Guest Post! Dream’s Desire by Gwen Cleary

As promised I bring you a brilliant romance novel review by Miss Emma! But before you continue on to her sass and snark, can I just present this AMAZING cover:

We have the obligatory heavy petting, neck kisses, and what could possibly be a mullet. But what about the strange holographic sticker of another couple hooking up! The Packers colors! What appears to be a seagull getting ready to drop a deuce on our couple…

Anyhoo, on to the review!

The heroine: Antonia Winston y Ortega, fondly known as Tonia (you’d be informal too, yes?), is a half-Spanish, blond, high-spirited virgin daughter of an old-time California ranchero. God knows you can’t have a minority heroine, even in Spanish California. Tonia’s leading characteristics seem to be a tempting figure, the tendency to prove her high spirits by throwing tantrums and an inability to form a successful escape plan.

The hero: Captain Michael Domino, a wealthy sea captain who is out for revenge, but actually spends most of the book riding desperately to rescue Tonia from somewhere or other. Believe it or not, the good captain actually has even less of a personality than his lady-love. Leading characteristics are an unexplained raging cynicism about women, a much-mentioned but never demonstrated business acumen, and a fondness for plans with a lot of steps.

The plot: Tonia is sheltered, but very spirited and headstrong. So when she’s betrothed to El Senor Dominguez, who she doesn’t really know and doesn’t love, she decides to run away. She runs, in fact, right into Captain Domino, who is out for revenge against her fiancée for a series of reasons that kind of stack up as the book goes on. So she hits on the brilliant plan of having sex with him so that she won’t be a virgin so her fiancée won’t want to marry her. But, naturally, this sex causes the two to fall madly in love.

In a trend that continues through the book, Tonia’s plan sucks. So she still has herself a fiancée, and the good captain still has himself a really complicated revenge scenario involving cattle brands to carry out. It’s all headed toward a big fiesta at Dominguez’s place where Tonia is tricked into marrying her intended. Except not actually marrying him, because, in what is actually the closest any plan in this book gets to straightforward, Michael snuck in one of his crew instead of the friar.

From here on out, Tonia discovers the following about her new “husband”: he really only married her to get revenge on her father, who stole her mother from Dominguez (which of course makes him pretty damn old for her); he has control issues; he has a “pleasure room” in the cellar complete with whips, chains and a table with built-in restraints (the presence of which is the funniest part of the book). Through a series of improbable and complicated plot twists, Tonia spends most of the rest of the book running hither and thither, usually to wherever Michael has requested she not go and getting rescued from having sex with her “husband” by Michael, who always seems to just kind of show up for no reason. She has sex a few more times with Michael too, usually outside somewhere.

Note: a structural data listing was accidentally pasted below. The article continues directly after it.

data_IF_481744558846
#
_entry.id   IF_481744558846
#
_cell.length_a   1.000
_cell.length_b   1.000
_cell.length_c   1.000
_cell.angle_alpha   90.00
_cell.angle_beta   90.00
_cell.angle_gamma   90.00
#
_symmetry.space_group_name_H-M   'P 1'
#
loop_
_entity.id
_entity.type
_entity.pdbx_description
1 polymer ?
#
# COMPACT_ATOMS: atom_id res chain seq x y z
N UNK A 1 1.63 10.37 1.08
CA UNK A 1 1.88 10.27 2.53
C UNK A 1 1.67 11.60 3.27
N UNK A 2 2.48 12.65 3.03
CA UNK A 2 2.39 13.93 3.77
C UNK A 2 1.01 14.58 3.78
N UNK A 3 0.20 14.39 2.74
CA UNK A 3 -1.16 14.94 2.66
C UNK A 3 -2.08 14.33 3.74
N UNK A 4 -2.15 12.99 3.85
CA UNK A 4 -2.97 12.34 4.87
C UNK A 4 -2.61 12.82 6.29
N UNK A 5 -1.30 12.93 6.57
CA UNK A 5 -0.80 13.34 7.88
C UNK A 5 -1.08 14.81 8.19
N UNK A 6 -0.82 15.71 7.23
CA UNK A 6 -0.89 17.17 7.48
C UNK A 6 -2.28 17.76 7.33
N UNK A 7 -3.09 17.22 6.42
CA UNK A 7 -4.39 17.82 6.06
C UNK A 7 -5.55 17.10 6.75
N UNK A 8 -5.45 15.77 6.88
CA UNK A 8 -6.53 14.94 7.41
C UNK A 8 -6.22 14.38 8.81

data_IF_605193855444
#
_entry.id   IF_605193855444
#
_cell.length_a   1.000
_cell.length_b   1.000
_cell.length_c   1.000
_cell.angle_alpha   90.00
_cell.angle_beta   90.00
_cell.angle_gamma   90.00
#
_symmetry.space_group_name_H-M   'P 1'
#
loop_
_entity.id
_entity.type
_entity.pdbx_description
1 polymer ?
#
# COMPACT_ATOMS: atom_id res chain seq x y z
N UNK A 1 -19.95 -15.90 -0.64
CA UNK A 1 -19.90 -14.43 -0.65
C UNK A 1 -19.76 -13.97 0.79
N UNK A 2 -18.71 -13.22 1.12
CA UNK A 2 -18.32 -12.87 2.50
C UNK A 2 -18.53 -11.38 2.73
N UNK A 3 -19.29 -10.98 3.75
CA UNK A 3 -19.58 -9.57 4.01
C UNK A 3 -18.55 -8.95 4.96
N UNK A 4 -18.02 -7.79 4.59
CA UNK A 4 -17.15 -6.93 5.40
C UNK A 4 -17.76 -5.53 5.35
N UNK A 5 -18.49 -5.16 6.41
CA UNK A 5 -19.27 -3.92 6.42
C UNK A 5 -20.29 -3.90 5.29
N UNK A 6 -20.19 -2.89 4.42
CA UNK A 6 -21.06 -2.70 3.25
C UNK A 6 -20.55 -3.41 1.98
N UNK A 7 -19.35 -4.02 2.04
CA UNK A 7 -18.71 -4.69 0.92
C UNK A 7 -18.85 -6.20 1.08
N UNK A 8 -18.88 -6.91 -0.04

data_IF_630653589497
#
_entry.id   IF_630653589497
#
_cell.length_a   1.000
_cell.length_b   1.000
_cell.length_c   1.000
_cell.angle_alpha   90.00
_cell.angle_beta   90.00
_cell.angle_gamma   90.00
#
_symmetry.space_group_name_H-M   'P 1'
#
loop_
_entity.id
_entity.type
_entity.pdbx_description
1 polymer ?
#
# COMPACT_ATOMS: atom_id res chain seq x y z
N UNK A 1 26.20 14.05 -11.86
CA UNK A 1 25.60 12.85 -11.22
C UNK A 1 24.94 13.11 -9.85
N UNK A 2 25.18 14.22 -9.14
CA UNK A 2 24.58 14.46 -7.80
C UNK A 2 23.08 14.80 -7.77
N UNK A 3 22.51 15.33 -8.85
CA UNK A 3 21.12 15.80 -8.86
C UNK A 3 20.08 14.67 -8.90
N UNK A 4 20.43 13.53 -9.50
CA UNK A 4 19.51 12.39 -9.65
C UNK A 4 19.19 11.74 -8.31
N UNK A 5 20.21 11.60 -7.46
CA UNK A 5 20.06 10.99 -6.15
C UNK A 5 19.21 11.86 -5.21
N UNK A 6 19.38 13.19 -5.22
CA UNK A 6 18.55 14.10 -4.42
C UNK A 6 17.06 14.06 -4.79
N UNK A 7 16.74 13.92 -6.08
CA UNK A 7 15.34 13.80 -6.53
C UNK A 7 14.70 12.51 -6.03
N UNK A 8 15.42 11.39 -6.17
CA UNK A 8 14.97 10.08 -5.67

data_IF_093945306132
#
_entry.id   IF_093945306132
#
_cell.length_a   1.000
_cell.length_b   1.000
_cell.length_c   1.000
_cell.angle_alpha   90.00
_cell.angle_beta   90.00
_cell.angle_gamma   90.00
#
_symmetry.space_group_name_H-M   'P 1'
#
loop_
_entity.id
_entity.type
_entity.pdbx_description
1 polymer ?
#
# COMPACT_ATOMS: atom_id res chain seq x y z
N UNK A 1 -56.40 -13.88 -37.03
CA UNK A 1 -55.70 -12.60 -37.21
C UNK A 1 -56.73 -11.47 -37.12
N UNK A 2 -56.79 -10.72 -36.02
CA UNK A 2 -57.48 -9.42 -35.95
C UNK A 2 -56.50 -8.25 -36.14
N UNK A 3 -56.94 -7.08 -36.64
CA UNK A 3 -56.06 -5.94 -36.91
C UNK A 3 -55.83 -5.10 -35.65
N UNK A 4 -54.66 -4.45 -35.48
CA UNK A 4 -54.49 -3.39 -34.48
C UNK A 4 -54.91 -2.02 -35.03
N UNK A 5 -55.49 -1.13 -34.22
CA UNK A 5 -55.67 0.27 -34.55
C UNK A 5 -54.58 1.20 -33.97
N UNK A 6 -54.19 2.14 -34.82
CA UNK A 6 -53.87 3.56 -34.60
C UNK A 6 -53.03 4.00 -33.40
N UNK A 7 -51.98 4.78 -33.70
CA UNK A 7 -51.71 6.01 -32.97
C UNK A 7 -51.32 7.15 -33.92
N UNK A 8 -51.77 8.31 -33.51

Eventually Dominguez is killed – after a few more really complicated and improbable revelations – and no one is blamed because he wrote down all his heinous deeds in a diary. Apparently because he didn’t watch enough James Bond movies to know he’s actually supposed to just tell Michael where the self-destruct switch is in his pleasure room. And of course, Michael and Tonia get married and have lots more sex.

Choice Quotes

No one says this. If they did, I would call them a pussy: “Damn you, Tonia. Damn you to hell. You, with those golden curls, eyes of the sea, and that silken body. You, so capable of reaching into the very depths of passion and inciting a man to behave against his very will. Damn you!

I think he just called her a pain in the ass: “She was a thorn in his side – a beautiful, desirable thorn.”

Um, ew, good guys edition: “Your chest is so hard, so muscular,” she cooed, and nipped at the wiry hairs covering his flat belly.”

Um,  ew, bad guys edition: “Then his revenge would be complete. He would possess the beautiful daughter of the only woman he had ever truly loved and desired.”

Yup, “pleasure room”: “She had never seen anything like it. There were so many strange evil-looking instruments positioned about the room.”

Final Words
Someone really needed to tell author Gwen Cleary that she doesn’t have to put every plot twist she can think of in the one book. If she’d just picked one plot, the book might not have been bad. Well, for a romance novel. There is also a seriously annoying tendency for the characters to have overly expositional conversations. Which is ok, since they also have one-dimensional personalities and you’re too busy going “huh?” whenever one of them does…well, anything, to much care.

Pages in the book: 447
Page they finally do the dirty: 64

Brava, Emma! Thank you for so brilliantly recapping this craptastic romance novel — and reviewing it more concisely than I ever could. And at 64 pages, I can officially say that Capt. Domino moves faster than other romance novel hero I’ve come across. Git it, Dom!


About The Countess

A strong-willed harlot that enjoys reading romance novel, sipping port, and gallivanting with the brawny stable boy (scandalous!).
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